How to Write SLOs
How to Write Student Learning Outcomes
|Writing Student Learning OutcomesStudent Learning Outcomes (SLOs) describe what a student should be able to DO at the end of a course or program. Please click on “SLOs Links and Documents” in the list at the left to access other useful information on writing Student Learning Outcomes. It also contains a link to a chapter on SLOs in Janet Fulks excellent training manual.1. SLOs use action verbs from Bloom Taxonomy with an emphasis on higher-order thinking skills.
2. There should be 3-8 SLOs for each class or program. When in doubt, fewer is better.
3. SLOs should be included in course syllabi.
4. SLOs should be the same for all sections of a course. However, each instructor may include on their course syllabi additional outcomes and/or course expectations.
5. SLOs should be written in language that students (and those outside the field) are able to understand.
6. SLOs are typically not content-specific.
7. SLOs should focus on big-picture, overarching concepts, skills, or attitudes.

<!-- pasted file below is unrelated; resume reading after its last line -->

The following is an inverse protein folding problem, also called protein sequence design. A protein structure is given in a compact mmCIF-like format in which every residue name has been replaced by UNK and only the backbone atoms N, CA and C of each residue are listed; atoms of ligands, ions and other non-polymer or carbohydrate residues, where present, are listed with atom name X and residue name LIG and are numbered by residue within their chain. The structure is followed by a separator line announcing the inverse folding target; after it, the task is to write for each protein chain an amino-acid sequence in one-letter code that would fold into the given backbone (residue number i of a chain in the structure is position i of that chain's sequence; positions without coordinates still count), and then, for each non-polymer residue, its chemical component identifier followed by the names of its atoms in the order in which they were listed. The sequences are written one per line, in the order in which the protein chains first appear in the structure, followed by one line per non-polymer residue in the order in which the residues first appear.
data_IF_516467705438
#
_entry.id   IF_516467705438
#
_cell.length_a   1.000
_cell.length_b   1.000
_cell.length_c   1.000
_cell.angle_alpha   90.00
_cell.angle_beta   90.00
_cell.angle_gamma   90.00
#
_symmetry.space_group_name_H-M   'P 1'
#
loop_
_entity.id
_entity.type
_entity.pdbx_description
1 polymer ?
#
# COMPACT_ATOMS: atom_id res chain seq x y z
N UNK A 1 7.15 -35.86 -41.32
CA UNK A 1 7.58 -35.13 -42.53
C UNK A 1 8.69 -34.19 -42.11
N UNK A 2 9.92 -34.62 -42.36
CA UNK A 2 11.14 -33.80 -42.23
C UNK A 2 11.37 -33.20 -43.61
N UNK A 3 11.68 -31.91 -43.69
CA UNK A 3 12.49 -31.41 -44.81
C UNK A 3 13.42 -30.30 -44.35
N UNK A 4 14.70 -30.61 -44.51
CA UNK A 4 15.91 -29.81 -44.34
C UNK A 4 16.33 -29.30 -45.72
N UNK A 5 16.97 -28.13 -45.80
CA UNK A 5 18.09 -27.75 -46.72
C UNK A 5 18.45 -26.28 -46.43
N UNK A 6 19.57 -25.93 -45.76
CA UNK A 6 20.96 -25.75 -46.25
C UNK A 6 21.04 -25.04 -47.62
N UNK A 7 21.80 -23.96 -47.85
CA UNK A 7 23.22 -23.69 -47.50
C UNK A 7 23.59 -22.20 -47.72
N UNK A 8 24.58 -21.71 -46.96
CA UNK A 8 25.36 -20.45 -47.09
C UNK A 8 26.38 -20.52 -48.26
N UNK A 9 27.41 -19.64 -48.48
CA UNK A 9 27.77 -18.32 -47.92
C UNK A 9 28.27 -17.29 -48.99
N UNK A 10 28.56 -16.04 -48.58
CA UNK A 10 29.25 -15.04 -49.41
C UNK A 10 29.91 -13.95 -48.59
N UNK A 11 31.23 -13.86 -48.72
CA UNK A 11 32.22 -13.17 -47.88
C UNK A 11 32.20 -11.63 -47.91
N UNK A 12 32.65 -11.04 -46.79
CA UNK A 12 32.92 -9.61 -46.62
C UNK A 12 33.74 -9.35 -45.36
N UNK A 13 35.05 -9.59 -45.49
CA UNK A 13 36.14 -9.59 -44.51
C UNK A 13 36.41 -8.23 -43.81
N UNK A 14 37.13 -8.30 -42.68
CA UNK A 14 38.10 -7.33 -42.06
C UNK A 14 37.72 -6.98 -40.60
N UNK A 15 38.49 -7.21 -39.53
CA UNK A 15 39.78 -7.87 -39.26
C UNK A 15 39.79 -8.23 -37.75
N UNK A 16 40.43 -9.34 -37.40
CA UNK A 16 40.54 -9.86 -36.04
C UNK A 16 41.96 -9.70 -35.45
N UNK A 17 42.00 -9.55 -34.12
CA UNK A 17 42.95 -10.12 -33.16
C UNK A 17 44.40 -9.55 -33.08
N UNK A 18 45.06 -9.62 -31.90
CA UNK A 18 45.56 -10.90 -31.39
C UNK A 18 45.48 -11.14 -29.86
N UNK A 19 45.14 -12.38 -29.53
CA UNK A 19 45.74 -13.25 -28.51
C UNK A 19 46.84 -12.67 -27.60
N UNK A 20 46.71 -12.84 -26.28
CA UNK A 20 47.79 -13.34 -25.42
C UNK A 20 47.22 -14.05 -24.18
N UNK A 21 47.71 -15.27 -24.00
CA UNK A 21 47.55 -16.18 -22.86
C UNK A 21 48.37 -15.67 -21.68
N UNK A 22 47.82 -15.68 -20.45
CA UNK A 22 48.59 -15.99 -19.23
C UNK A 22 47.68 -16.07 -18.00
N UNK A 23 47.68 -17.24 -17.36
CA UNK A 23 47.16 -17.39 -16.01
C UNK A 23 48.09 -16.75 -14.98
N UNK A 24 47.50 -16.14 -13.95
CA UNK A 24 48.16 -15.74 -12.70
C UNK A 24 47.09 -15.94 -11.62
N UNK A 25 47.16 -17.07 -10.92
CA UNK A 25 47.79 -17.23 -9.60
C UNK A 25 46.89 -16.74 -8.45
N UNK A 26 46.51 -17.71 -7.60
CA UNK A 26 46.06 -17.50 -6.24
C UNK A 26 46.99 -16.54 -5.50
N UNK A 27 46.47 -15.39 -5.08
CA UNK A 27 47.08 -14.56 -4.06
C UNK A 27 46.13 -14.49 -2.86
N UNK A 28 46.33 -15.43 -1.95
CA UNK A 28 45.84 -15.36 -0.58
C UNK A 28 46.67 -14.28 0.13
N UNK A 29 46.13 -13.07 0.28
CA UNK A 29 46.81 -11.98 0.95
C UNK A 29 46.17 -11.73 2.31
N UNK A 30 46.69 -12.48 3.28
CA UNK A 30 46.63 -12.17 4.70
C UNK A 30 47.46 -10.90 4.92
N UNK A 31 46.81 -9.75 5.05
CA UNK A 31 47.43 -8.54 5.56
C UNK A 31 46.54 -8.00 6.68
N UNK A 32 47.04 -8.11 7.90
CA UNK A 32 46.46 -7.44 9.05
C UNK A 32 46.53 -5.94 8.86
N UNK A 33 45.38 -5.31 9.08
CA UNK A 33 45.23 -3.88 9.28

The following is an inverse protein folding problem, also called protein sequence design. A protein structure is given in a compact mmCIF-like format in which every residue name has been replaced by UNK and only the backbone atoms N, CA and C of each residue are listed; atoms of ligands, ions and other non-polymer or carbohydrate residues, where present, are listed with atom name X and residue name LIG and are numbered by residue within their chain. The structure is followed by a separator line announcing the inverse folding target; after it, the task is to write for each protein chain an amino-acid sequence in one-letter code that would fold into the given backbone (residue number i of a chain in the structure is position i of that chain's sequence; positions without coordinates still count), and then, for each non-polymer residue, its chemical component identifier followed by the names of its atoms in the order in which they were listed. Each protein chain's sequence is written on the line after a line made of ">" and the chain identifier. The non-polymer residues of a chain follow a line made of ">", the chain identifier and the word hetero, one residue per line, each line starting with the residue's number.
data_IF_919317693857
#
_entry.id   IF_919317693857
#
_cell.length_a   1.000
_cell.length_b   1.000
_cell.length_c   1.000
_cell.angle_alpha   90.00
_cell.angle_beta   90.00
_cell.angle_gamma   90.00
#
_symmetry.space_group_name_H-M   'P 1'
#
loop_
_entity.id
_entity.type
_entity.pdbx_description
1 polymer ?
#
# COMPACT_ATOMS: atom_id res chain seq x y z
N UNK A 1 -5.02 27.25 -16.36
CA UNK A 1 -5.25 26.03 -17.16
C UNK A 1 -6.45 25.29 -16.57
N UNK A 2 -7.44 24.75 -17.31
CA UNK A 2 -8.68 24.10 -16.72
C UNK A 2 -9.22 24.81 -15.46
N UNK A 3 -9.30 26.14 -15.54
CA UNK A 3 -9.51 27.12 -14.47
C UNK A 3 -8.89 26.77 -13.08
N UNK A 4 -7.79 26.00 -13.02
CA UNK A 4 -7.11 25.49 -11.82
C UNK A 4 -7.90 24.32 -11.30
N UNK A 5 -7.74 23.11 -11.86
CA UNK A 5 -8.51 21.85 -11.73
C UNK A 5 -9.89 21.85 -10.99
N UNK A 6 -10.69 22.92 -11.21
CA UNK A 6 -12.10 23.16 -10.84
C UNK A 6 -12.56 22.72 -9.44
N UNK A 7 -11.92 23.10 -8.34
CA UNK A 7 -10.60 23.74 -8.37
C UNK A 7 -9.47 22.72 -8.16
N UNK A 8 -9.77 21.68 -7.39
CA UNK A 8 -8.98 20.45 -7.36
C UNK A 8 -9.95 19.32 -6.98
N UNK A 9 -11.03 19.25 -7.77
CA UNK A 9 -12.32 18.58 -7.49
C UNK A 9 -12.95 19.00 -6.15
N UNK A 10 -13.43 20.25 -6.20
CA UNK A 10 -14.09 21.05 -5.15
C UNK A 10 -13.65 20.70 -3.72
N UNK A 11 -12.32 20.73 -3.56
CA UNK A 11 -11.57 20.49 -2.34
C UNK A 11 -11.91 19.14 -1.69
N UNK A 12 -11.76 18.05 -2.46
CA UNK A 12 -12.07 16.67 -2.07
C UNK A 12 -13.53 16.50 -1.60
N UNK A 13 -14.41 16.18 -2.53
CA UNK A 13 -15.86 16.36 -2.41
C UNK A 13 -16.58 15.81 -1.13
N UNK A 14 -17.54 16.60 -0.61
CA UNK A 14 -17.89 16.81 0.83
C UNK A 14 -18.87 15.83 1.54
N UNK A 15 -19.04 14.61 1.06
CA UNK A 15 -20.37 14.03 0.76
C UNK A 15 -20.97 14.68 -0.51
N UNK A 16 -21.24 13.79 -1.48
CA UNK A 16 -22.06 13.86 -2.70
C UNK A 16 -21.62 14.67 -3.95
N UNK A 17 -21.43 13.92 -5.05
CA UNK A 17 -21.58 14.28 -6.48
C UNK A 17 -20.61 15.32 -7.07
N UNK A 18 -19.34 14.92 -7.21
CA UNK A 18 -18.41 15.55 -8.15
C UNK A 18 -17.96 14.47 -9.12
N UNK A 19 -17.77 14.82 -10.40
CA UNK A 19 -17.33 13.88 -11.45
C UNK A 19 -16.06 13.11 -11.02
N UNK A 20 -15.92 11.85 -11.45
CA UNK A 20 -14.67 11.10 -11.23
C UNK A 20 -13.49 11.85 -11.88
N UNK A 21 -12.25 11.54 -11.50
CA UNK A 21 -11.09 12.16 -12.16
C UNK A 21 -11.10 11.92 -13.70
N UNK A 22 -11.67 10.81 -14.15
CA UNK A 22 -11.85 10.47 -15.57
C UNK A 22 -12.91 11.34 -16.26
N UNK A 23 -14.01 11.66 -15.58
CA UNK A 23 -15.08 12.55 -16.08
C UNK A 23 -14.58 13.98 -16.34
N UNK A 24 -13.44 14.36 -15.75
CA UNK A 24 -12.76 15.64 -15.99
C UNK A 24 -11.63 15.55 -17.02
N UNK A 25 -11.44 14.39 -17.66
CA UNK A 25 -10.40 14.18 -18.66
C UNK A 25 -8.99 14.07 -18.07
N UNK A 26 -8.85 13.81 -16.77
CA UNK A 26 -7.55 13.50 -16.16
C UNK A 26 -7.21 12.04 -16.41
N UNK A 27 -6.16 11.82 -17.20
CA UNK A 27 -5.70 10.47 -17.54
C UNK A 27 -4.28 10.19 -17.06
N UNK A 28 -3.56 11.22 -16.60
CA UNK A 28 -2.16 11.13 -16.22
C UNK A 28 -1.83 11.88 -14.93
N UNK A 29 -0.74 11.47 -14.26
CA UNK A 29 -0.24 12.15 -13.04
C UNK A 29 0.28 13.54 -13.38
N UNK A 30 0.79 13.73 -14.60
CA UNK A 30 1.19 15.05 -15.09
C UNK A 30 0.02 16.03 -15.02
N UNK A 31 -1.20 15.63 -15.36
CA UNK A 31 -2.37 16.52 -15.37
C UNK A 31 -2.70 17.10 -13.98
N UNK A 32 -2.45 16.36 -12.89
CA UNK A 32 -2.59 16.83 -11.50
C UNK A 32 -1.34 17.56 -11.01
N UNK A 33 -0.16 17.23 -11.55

8. SLOs ask students to apply what they have learned.
9. SLOs must be assessable and should suggest or imply an assessment. If they do include the method of assessment, it should not be too specific – a given SLO for a course should be appropriate for anyone teaching the course.
10. Avoid starting SLOs with the words such as “understand”, “learn”, “know”, etc. since these indicate internal mental processes for the students. (It might be possible to use words like this if the assessment method is indicated in the SLO.) Focus instead on what students will be able to do, produce, or demonstrate.
11. Ideally, each course or program should include SLOs from more than one domain (cognitive, psychomotor, and affective).
12. When writing SLOs, think about how you will assess each one.